Elder abuse can take many different forms. The most common forms of elder abuse are financial and psychological/emotional abuse.
This is the illegal, mismanagement or improper use of the older person’s finances. This includes stealing money or possessions, taking or spending funds held in an older person’s bank account, threats or coercion to gain Power of Attorney or pressuring them for early inheritances.
Psychological or emotional abuse involves any action or threat that causes fear of violence, isolation, deprivation, humiliation or powerlessness. For example, treating the person like a child, preventing access to services, making threats (such as preventing them from seeing loved ones) or telling them they have dementia.
Social abuse is forced isolation that prevents or restricts the older person’s contact with friends, family or the community. This could involve withholding or controlling mail or phone calls, preventing them from attending religious or cultural events, or taking over their home without consent. Social isolation often allows other forms of abuse to take place.
Physical abuse describes any deliberate act that causes pain for, injury to, or intimidation of, an older person. This includes all forms of physical assault, along with the use of restraint by physical or chemical methods.
Any sexual contact, language or display of pornography without the older person’s consent, or through coercion. For example, making obscene phone calls in the person’s presence, inappropriate handling when undertaking personal care activities, or making the person perform a sexual act they don’t want to.
Neglect involves the failure of a carer to provide basic necessities such as food, shelter, or medical care, or preventing someone else from providing them.
Age discrimination, or an estranged relationship with a relative are not examples of elder abuse.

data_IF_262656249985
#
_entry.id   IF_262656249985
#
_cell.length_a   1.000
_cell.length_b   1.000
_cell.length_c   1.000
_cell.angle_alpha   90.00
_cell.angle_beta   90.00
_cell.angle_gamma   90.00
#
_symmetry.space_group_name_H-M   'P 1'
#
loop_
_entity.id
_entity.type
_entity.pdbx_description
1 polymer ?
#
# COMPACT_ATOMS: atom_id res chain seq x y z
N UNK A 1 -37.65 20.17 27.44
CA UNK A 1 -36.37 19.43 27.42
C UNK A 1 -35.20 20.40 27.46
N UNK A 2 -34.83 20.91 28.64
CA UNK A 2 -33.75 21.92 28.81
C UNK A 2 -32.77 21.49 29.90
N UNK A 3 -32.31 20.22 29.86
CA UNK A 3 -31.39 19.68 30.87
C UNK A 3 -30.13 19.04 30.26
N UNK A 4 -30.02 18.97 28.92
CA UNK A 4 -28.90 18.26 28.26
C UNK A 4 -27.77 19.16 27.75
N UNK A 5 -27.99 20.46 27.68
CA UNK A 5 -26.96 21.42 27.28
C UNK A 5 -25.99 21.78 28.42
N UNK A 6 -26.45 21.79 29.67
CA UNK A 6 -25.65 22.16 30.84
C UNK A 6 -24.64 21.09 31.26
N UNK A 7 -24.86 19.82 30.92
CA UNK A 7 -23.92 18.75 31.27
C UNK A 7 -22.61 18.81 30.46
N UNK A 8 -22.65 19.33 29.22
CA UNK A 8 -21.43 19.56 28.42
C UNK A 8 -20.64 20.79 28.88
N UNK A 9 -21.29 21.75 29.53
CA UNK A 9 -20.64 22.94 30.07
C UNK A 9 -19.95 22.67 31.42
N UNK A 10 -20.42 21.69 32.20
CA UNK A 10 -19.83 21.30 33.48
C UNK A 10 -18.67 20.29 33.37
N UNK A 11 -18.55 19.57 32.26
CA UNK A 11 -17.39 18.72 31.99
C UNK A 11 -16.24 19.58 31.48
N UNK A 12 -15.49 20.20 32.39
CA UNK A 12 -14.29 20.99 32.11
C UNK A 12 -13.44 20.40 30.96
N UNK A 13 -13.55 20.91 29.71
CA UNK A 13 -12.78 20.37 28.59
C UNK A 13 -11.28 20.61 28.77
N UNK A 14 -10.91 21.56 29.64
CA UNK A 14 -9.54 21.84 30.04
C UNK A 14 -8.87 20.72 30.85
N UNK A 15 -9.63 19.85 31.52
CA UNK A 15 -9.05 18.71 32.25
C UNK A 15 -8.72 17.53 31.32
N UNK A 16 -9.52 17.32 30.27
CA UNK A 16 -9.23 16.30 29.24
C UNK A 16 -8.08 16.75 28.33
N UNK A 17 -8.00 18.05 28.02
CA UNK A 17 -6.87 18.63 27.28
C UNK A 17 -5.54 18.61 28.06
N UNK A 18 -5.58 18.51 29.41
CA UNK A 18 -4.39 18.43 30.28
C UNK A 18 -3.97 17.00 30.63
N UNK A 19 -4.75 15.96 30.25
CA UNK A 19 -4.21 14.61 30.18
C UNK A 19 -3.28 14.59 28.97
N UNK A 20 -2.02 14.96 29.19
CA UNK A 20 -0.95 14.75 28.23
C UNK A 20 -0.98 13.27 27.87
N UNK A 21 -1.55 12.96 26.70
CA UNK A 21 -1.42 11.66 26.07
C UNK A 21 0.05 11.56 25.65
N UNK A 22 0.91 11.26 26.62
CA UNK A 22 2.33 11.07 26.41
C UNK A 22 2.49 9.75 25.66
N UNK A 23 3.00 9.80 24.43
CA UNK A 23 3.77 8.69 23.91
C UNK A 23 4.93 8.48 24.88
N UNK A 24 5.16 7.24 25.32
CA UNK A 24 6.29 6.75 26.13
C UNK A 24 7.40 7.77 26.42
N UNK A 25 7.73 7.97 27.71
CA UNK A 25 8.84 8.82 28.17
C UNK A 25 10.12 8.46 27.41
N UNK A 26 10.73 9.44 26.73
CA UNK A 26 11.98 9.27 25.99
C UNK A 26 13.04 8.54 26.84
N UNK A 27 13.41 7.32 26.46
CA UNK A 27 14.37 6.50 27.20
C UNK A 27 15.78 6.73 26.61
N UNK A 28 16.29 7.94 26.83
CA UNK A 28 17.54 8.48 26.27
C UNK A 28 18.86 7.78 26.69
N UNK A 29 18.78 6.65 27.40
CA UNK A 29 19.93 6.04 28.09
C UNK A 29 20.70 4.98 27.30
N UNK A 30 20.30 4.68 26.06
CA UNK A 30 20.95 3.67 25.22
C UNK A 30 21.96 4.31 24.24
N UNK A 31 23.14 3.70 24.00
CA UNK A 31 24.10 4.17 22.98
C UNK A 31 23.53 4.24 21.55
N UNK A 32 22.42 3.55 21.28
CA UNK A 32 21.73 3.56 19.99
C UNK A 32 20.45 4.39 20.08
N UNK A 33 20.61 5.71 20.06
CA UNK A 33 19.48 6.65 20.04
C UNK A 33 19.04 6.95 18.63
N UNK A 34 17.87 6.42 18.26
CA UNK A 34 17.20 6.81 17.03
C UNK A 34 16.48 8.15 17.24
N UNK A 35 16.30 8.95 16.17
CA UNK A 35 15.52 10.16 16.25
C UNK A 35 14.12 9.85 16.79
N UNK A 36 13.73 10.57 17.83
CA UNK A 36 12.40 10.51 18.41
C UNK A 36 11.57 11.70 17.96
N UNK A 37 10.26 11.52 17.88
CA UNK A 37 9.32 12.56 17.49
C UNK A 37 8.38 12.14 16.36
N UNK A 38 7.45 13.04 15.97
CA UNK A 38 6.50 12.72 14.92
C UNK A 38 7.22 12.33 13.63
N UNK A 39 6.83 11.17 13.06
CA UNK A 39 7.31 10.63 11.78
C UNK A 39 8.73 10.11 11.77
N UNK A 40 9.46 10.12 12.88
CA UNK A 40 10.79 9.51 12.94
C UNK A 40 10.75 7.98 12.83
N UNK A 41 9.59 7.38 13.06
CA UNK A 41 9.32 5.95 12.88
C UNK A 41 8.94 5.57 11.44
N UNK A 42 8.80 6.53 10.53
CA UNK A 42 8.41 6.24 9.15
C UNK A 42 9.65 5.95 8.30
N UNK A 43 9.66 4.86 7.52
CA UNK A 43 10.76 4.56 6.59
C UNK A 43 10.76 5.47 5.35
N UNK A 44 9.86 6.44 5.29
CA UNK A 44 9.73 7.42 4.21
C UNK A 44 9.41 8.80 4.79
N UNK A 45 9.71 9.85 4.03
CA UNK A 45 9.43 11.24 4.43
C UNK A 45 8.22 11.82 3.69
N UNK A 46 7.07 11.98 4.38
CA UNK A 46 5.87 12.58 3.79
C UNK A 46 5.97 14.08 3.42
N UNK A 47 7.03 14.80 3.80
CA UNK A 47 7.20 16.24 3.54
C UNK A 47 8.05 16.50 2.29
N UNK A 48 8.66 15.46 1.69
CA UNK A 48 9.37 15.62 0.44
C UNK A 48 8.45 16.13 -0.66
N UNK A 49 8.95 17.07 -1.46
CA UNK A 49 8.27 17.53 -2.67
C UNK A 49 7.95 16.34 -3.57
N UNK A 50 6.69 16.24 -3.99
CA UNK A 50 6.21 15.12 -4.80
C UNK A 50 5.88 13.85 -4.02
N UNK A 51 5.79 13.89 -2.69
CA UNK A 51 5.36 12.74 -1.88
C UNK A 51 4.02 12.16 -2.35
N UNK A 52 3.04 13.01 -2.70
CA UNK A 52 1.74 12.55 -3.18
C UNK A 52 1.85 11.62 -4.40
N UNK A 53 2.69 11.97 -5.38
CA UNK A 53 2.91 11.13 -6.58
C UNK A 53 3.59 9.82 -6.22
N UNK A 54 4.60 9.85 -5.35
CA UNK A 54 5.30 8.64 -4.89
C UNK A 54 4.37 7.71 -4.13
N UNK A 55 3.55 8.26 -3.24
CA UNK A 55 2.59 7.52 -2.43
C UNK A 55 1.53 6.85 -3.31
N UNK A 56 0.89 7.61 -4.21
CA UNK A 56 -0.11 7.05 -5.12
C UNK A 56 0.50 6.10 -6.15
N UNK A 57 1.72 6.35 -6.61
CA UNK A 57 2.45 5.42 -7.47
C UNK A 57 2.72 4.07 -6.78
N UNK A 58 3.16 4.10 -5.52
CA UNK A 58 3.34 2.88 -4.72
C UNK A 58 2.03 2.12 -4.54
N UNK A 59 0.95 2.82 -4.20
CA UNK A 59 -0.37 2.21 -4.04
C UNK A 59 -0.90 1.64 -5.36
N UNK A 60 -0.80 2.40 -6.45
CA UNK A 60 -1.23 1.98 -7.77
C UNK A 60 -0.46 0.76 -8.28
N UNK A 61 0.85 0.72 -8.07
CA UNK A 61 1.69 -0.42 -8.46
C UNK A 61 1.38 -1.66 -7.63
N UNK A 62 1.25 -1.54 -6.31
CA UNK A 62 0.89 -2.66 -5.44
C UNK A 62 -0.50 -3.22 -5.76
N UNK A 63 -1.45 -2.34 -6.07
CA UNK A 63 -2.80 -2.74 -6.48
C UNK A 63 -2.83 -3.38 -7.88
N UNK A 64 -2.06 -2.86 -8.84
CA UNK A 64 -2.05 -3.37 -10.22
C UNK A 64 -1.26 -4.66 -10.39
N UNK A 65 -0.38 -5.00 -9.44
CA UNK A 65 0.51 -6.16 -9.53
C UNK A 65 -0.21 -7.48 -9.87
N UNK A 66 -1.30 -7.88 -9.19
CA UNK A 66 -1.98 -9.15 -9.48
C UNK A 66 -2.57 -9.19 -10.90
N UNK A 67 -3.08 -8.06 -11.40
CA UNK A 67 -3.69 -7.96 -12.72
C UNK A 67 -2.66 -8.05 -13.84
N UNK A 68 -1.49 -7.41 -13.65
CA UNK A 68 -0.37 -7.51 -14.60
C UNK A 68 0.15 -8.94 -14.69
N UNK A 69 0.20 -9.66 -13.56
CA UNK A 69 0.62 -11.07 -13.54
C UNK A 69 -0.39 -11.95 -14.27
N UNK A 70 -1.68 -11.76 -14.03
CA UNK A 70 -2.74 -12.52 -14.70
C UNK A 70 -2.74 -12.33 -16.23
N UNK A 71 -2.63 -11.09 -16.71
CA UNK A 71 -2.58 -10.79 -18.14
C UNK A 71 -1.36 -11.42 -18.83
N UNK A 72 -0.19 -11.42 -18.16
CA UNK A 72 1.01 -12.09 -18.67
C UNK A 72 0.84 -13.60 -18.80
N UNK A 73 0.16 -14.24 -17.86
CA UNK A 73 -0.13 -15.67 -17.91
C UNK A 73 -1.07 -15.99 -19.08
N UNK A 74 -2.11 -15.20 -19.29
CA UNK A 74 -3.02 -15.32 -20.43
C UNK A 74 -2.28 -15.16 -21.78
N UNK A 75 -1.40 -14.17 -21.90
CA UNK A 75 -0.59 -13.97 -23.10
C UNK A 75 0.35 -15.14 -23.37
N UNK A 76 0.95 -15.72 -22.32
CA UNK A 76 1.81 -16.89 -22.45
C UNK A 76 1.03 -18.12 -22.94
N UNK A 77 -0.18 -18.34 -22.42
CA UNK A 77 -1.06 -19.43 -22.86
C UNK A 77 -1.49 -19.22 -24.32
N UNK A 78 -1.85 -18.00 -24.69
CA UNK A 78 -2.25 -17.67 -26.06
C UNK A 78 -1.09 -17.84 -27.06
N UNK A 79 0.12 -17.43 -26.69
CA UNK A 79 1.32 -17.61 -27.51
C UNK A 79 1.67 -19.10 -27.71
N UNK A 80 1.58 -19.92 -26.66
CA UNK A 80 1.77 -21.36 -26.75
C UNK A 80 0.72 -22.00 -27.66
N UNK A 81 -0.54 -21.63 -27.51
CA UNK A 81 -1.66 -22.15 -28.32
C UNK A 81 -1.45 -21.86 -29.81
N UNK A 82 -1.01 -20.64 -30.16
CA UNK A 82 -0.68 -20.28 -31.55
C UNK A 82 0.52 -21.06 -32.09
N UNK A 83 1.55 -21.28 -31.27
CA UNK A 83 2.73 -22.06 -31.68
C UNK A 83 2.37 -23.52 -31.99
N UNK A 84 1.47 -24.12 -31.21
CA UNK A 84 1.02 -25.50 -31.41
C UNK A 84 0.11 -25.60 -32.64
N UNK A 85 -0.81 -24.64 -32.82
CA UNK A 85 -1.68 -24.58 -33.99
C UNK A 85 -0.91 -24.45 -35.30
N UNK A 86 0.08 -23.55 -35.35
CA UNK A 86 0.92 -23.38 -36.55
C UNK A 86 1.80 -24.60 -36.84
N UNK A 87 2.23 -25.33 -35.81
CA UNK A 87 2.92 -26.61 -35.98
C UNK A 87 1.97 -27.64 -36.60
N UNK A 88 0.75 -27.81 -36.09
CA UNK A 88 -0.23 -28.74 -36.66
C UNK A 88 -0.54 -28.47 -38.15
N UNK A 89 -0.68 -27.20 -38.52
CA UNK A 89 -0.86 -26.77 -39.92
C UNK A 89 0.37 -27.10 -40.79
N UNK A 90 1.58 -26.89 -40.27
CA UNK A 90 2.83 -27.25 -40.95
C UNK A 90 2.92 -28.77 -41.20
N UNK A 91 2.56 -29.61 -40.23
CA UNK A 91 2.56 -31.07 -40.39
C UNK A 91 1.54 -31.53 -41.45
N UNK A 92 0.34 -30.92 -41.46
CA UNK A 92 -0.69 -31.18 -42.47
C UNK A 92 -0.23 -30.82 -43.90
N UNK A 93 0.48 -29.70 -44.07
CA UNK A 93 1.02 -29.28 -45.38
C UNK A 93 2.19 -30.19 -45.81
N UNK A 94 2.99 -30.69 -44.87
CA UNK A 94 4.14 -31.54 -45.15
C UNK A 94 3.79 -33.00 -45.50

Elder abuse is also not a crime committed by a stranger. It does not involve self-neglect or selfmistreatment – rather, the abuse happens at the hands of a trusted person.
While elder abuse is now receiving increased attention and research, there are no easy solutions to identify and address this heartbreaking problem.
Some of the possible risk factors for elder abuse include situations where:
The first priority is your safety. If you feel threatened or unsafe, call 000. The police may assist you in a number of ways, by removing an abusive person from your home, applying for an Intervention Order, or help you to find support services.
If you decide to stay in the situation, having a safety plan can help you know what to do in an emergency. Organisations detailed in the Where to get help section below can help you with this.
Find someone to talk to and share your concerns with. This could be a trusted friend, family member or a trained professional.
If someone close to you is placing unwelcome restrictions on you, is emotionally mistreating you, or taking advantage of you financially, you may want to try to resolve things with them informally. Mediation services such as those provided by Relationships Australia Victoria could help to improve your situation. See Where to get help for more details.
You may be protective of the person mistreating or exploiting you, particularly if they are your adult children. It is important to remember that you have a right to feel at ease and safe in your own home, and that people, including adult children, can get help for their problems. They may not be aware of the impact of their behaviour.
Elder abuse is distressing, and finding someone who understands the sensitive and confidential nature of the issue can help you in deciding what to do if you suspect an older person is being mistreated or exploited.
The following organisations provide information and support for older people and concerned family and friends. If you have concerns that an older person is being harmed, controlled or isolated by a family member or carer, contact the Family Violence Liaison Officer at your local Victoria Police station.